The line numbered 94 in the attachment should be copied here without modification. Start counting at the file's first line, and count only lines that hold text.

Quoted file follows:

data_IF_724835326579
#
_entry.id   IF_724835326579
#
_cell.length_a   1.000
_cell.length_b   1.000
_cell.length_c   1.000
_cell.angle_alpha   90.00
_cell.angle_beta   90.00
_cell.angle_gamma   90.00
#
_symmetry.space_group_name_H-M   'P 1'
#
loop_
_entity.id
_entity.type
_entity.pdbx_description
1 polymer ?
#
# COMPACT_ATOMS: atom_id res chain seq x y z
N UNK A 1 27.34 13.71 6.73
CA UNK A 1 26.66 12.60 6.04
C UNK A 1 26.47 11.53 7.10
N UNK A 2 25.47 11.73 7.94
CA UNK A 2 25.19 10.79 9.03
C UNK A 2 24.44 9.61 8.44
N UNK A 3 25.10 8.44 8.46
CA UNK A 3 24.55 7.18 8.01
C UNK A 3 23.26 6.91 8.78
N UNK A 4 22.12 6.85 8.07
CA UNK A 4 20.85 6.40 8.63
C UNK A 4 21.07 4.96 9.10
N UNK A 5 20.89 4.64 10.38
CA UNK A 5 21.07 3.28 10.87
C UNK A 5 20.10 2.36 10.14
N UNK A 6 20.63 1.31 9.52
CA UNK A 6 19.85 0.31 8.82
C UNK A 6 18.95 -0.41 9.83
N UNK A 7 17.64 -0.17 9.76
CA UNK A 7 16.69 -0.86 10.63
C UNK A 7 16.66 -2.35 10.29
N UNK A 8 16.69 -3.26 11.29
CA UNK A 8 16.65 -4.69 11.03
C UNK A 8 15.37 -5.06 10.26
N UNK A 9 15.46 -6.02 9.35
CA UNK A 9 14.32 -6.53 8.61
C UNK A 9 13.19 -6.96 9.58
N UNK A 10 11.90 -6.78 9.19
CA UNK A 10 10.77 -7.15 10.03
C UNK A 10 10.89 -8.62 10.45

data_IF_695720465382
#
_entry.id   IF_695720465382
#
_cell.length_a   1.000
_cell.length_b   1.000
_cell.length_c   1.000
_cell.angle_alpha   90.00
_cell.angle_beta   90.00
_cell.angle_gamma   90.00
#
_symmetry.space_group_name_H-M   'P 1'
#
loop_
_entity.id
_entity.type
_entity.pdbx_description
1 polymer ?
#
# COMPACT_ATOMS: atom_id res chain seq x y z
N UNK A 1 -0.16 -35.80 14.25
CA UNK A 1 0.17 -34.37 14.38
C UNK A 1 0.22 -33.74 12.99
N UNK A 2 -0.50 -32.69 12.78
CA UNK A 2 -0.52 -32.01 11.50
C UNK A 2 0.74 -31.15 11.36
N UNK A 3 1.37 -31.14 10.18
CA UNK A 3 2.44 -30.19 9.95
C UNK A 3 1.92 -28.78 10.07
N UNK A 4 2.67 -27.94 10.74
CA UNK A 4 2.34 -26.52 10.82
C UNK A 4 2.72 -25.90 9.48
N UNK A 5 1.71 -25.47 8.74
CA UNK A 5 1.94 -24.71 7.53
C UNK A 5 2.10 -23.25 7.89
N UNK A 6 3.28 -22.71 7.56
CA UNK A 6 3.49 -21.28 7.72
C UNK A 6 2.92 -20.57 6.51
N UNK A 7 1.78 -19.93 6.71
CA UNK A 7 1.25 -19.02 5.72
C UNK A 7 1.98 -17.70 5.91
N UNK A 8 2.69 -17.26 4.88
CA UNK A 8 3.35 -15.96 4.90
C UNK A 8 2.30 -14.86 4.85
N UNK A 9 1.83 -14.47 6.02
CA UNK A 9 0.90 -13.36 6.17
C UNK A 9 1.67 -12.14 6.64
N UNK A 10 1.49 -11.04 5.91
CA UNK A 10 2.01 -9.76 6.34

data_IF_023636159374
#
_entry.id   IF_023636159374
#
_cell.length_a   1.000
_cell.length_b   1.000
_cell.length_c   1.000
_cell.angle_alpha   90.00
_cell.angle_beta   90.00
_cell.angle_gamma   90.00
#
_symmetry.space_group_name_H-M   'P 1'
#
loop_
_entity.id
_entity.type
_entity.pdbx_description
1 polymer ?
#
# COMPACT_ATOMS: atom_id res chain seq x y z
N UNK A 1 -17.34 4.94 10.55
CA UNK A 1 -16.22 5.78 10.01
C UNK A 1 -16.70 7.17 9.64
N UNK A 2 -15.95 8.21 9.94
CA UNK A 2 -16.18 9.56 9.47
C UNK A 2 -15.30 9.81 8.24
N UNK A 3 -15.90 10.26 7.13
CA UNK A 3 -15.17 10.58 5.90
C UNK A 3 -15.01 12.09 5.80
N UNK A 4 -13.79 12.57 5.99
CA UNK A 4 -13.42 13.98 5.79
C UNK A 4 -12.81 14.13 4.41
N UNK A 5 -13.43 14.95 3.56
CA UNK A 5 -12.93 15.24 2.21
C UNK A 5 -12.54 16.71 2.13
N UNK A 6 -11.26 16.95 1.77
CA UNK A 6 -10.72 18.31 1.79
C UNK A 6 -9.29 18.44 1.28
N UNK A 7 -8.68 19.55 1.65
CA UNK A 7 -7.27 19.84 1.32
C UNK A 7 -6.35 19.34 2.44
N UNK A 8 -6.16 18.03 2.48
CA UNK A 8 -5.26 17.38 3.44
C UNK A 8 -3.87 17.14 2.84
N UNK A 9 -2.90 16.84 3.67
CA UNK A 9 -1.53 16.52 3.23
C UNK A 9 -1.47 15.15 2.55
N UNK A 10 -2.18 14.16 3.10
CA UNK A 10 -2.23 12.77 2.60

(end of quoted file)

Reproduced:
C UNK A 8 2.30 -14.86 4.85